On January 28, 2015, the Consumer Financial Protection Bureau issued a bulletin warning financial institutions about entering into agreements with third parties that share or hide information related to regulatory exams, as well as warning entities under investigation about sharing information with third parties.
The bulletin is intended to assist supervised entities in complying with the CFPB’s regulations governing the use and disclosure of confidential supervisory information (CSI). In the bulletin, the CFPB reviews the definitions of CSI, which includes: reports of examinations, inspections and visitations; any documents, including examination reports, prepared by, or on behalf of, or for the use of the CFPB or any other federal, state or foreign government agency in the exercise of supervisory authority over a financial institution; any communications between the CFPB and a supervised entity or a federal, state, or foreign government agency related to the CFPB’s supervision of the entity; any information provided to the CFPB by a supervised entity to enable the CFPB to monitor for consumer risk in the offering or provision of consumer financial products or services or to assess whether an entity is a covered person or subject to CFPB supervisory authority; and information that is exempt from disclosure under certain provisions of FOIA. The CFPB then emphasizes the general rule that “supervised financial institutions and other persons in possession of CSI of the CFPB may not disclose such information.”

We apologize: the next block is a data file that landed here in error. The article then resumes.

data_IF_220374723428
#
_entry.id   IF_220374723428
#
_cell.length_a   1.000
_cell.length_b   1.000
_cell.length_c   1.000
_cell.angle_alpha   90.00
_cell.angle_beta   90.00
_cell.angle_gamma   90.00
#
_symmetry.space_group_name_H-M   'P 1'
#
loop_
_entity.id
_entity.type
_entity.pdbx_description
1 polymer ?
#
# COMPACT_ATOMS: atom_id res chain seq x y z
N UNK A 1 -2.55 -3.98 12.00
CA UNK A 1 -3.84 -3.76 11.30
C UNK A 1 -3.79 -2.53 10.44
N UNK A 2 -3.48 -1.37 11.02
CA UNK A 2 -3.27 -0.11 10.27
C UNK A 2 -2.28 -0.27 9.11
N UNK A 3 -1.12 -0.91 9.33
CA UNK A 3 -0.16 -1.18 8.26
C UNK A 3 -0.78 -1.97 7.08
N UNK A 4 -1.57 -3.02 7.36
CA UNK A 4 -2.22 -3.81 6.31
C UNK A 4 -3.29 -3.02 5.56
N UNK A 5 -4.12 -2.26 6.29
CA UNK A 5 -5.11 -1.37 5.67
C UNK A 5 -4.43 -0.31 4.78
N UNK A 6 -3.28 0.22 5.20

The CFPB also stated that it is “aware that some” entities may have executed contractual non-disclosure agreements with third parties that would otherwise require the entity being examined to notify the third-party of the contemplated disclosure of information or restrict the provision of information altogether. The CFPB explicitly noted that the advisory was not just for regulated banks but for non-banks “that may be unfamiliar with federal supervision” and existing requirements on confidential supervisory information. Nonetheless, the CFPB warned against institutions using non-disclosure agreements as a means to limit the agency’s ability to obtain information, with the CFPB stating that a supervised entity “should not attempt to use an NDA as the basis for failing to provide information sought pursuant to supervisory authority,” and that the “[f]ailure to provide information required by the CFPB is a violation of law for which the CFPB will pursue all available remedies.”
This new bulletin should be understood as a clear warning to companies of the potential remedial action by the CFPB for the non-disclosure of information sought and/or the disclosure of CSI, and it should be carefully reviewed by any entity coming under investigation by the CFPB.